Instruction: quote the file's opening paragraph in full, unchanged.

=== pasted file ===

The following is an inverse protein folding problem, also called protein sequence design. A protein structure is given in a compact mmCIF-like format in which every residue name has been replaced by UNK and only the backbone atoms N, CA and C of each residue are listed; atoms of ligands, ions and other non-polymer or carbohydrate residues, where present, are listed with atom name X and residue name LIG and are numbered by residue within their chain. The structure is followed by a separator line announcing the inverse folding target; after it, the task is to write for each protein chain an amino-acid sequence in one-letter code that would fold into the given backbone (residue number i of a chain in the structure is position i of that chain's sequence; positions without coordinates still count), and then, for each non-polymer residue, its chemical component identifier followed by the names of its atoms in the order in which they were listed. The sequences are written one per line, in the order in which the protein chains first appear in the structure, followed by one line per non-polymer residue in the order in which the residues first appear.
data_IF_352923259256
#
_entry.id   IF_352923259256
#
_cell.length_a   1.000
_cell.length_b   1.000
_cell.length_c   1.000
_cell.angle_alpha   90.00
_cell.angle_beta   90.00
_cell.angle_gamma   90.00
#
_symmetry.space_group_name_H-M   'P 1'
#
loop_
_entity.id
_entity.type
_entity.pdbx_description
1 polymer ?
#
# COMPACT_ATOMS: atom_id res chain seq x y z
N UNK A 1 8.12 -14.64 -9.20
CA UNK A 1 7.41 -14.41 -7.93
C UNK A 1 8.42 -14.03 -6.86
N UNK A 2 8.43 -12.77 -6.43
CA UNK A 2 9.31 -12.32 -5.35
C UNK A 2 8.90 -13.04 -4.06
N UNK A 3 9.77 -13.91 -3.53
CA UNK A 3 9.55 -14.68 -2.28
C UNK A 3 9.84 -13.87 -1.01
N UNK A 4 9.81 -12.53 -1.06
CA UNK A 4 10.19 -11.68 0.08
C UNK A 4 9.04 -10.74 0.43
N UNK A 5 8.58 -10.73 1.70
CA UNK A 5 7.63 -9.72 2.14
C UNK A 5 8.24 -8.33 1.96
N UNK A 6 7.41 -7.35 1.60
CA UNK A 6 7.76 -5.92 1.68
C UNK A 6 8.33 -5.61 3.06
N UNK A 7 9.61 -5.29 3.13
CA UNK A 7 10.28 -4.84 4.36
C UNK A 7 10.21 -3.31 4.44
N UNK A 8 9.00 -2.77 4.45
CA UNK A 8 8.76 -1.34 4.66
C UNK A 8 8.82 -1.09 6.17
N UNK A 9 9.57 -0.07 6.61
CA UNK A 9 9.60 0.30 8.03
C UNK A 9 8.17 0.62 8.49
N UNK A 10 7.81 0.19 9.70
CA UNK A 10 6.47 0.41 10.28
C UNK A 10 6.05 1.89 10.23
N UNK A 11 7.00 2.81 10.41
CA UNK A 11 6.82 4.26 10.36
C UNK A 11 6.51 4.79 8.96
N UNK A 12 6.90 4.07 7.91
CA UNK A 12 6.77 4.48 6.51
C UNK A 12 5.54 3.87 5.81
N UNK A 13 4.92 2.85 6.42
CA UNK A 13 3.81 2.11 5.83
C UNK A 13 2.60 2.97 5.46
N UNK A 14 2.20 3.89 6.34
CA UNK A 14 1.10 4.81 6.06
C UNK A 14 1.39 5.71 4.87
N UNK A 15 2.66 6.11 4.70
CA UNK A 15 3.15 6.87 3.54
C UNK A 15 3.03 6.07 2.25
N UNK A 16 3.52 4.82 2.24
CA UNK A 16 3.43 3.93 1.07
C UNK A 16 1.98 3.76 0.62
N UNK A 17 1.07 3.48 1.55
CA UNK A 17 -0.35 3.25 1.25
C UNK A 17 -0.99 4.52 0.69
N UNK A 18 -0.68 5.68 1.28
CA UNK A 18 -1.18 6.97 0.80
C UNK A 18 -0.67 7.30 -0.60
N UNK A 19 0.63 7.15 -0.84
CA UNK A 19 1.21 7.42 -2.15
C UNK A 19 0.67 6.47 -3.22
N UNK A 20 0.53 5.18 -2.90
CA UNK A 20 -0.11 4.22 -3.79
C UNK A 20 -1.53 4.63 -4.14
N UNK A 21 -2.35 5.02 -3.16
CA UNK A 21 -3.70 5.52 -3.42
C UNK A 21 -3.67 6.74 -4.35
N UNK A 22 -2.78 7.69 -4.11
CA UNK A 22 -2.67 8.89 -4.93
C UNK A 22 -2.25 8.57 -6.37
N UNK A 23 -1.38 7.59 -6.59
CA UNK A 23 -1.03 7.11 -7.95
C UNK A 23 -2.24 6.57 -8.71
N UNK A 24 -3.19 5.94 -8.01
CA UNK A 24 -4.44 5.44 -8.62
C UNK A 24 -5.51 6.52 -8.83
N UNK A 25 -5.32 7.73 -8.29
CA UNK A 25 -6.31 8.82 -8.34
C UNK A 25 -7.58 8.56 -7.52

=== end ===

The following is an inverse protein folding problem, also called protein sequence design. A protein structure is given in a compact mmCIF-like format in which every residue name has been replaced by UNK and only the backbone atoms N, CA and C of each residue are listed; atoms of ligands, ions and other non-polymer or carbohydrate residues, where present, are listed with atom name X and residue name LIG and are numbered by residue within their chain. The structure is followed by a separator line announcing the inverse folding target; after it, the task is to write for each protein chain an amino-acid sequence in one-letter code that would fold into the given backbone (residue number i of a chain in the structure is position i of that chain's sequence; positions without coordinates still count), and then, for each non-polymer residue, its chemical component identifier followed by the names of its atoms in the order in which they were listed. The sequences are written one per line, in the order in which the protein chains first appear in the structure, followed by one line per non-polymer residue in the order in which the residues first appear.